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Statistics on the Table: The History of Statistical Concepts and Methods
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Statistics on the Table: The History of Statistical Concepts and Methods

4.12  ·  Rating Details  ·  25 Ratings  ·  3 Reviews
This lively collection of essays examines in witty detail the history of some of the concepts involved in bringing statistical argument "to the table," and some of the pitfalls that have been encountered. The topics range from seventeenth-century medicine and the circulation of blood, to the cause of the Great Depression and the effect of the California gold discoveries of ...more
Paperback, 504 pages
Published September 30th 2002 by Harvard University Press (first published November 1st 1999)
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Alex Reinhart
Feb 23, 2014 Alex Reinhart rated it it was amazing
This is an excellent book on varied topics in the history of statistics -- assuming you already know something about statistics. It is a compilation of historical essays Stigler wrote for various academic journals, so he assumes the reader has some knowledge of distributions, expectations, random variables, and so on. (But there is nothing someone with one or two courses in statistics shouldn't be able to work out.)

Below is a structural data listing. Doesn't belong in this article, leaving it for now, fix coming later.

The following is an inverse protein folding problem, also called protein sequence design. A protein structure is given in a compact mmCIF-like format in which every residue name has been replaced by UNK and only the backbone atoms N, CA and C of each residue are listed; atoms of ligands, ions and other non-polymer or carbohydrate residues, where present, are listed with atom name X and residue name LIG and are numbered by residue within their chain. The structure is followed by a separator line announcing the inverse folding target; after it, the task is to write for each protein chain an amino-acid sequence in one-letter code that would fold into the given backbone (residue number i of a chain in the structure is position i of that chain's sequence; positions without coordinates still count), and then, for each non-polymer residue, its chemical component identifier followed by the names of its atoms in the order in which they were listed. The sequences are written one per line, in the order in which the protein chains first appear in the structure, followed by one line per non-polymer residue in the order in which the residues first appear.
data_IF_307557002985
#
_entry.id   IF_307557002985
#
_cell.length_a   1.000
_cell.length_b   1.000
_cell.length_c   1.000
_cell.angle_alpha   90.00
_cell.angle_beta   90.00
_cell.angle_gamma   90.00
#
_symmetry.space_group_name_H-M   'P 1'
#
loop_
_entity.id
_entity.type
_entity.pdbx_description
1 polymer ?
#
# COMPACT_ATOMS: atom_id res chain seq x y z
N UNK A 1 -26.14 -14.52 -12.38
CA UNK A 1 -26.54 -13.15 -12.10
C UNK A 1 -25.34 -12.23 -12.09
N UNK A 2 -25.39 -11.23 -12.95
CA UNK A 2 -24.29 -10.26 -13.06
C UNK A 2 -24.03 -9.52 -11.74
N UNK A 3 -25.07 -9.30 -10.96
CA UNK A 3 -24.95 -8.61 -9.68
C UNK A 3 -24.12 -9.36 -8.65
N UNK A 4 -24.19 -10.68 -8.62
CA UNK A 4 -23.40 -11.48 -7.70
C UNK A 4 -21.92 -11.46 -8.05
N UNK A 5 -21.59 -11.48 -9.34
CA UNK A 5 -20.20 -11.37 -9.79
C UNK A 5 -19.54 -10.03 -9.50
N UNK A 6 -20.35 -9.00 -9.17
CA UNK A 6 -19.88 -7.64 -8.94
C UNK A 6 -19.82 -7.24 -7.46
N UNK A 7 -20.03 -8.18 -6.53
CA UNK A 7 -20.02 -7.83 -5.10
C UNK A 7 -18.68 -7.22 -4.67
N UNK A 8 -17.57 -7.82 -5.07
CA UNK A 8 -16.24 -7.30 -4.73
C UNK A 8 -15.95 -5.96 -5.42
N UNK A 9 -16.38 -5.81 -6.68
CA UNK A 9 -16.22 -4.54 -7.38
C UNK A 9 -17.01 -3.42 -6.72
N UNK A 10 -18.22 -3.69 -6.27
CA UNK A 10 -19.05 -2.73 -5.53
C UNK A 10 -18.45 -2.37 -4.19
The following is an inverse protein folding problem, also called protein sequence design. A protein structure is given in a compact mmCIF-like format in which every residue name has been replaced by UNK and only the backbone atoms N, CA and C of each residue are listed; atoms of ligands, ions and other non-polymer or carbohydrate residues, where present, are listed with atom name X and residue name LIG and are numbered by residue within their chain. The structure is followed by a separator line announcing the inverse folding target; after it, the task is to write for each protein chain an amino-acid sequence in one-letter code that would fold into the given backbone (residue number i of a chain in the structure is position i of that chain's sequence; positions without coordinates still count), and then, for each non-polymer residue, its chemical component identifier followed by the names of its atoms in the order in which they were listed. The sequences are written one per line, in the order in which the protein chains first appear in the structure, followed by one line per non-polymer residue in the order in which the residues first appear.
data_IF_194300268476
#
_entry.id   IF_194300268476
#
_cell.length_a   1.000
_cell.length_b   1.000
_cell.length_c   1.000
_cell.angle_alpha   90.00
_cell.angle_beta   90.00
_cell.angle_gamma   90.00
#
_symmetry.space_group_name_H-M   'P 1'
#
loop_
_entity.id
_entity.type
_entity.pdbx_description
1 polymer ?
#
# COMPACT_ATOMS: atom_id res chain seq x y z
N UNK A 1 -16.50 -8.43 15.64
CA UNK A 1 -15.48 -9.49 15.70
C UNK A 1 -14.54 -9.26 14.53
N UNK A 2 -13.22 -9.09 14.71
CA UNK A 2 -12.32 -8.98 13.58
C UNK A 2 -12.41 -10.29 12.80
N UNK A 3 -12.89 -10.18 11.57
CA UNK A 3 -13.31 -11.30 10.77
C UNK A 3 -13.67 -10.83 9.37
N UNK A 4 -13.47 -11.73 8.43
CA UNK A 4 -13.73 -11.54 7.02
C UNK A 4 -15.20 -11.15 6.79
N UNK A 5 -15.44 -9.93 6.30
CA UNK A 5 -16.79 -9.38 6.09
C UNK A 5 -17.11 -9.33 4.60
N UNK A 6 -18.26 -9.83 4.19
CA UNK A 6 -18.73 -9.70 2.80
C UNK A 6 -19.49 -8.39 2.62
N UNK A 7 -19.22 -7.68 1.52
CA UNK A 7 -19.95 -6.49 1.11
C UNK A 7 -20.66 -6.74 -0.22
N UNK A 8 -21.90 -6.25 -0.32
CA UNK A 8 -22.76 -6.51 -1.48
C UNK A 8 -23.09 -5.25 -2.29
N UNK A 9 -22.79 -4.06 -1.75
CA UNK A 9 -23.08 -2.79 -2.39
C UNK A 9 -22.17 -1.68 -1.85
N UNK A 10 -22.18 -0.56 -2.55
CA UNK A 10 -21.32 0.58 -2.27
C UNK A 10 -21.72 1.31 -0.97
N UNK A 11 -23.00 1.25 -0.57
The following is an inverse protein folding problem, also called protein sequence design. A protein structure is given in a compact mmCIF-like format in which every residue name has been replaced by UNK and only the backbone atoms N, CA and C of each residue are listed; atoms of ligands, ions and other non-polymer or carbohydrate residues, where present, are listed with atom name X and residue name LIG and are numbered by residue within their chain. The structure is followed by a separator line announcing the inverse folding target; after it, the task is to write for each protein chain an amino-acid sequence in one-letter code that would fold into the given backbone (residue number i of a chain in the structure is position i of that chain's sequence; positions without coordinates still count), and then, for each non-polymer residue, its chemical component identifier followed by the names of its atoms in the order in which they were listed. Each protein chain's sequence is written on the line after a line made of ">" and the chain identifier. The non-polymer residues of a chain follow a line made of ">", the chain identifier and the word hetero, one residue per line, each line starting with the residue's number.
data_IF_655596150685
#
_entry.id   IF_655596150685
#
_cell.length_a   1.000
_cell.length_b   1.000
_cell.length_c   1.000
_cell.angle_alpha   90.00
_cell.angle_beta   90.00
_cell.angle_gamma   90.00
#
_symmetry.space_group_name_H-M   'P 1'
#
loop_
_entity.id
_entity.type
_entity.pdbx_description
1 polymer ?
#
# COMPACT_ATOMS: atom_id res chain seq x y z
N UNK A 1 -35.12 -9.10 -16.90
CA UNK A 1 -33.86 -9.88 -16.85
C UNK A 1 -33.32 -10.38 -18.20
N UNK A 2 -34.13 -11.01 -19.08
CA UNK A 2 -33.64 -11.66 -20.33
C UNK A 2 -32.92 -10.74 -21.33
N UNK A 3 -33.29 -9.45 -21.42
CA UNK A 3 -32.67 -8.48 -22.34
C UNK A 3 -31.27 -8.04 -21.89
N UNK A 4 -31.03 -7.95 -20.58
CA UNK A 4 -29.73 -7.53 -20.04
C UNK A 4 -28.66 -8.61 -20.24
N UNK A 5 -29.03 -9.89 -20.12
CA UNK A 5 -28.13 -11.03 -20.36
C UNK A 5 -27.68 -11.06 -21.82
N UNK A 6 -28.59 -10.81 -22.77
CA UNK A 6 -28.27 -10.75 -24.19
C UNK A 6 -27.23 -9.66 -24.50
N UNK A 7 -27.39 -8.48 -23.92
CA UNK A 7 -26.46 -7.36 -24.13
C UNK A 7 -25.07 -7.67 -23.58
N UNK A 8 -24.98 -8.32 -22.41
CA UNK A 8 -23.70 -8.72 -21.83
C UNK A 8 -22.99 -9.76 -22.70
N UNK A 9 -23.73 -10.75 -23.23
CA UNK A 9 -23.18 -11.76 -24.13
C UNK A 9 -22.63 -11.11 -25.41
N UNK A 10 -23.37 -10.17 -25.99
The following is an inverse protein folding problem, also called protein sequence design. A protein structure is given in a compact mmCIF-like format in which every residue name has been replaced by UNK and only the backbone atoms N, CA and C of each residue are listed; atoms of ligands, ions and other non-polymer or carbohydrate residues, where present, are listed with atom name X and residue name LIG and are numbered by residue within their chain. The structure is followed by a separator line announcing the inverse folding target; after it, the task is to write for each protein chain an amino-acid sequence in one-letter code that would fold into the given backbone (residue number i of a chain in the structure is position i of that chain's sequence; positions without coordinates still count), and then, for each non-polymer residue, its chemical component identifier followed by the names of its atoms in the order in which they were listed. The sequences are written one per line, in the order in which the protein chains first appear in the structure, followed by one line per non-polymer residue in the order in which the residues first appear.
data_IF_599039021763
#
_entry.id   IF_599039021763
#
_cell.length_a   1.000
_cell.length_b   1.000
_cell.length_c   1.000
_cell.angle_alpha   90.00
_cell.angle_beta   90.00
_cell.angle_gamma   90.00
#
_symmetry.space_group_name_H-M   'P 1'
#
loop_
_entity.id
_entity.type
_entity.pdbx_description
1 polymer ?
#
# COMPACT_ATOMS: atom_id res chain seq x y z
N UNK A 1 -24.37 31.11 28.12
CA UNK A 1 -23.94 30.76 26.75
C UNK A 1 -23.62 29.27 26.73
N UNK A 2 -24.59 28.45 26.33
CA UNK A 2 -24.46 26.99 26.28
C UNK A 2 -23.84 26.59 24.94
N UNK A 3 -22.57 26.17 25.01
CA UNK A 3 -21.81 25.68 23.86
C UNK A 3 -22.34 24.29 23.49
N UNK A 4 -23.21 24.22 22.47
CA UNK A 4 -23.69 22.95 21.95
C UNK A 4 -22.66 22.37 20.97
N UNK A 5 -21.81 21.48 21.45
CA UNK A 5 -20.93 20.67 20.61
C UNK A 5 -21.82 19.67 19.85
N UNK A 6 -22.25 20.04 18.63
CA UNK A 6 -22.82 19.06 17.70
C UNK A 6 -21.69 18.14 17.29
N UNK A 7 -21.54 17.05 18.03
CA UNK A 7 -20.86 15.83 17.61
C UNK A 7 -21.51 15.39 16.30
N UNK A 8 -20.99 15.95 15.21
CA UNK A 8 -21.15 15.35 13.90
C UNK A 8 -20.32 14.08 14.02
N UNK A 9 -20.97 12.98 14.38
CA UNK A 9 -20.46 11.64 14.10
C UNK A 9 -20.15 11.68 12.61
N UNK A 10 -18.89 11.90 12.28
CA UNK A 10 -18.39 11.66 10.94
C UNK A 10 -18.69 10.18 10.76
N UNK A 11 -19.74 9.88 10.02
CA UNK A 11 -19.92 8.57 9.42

For essays published in academic journals, these are surprisingly readable. Stigl
...more
Jerzy
Jul 15, 2007 Jerzy marked it as to-read
Shelves: math, statistics
The writing is good but it turns out this is a collection of independent essays, each about a very specific point in the history of statistics. For example the essay on Quetelet, a 19th-century statistician I've never heard of, assumes that you already know why he's important. Other essays seem to demand quite a bit of technical knowledge. I'll put this aside for now until I've read something more general - perhaps Stigler's own The History of Statistics: The Measurement of Uncertainty before 1 ...more
Abe Kazemzadeh
Jul 08, 2011 Abe Kazemzadeh rated it it was amazing
Recommends it for: people interested in history of ideas and or statistics
The last two books I"ve read have been about the lives of statisticians. This one is more detailed, goes into the math, goes back farther into history, and gives lots of references. Salsburg's book (the lady tasting tea) is more of a popular science book. It's a little easier to read, perhaps to whet your apppetite for this one.
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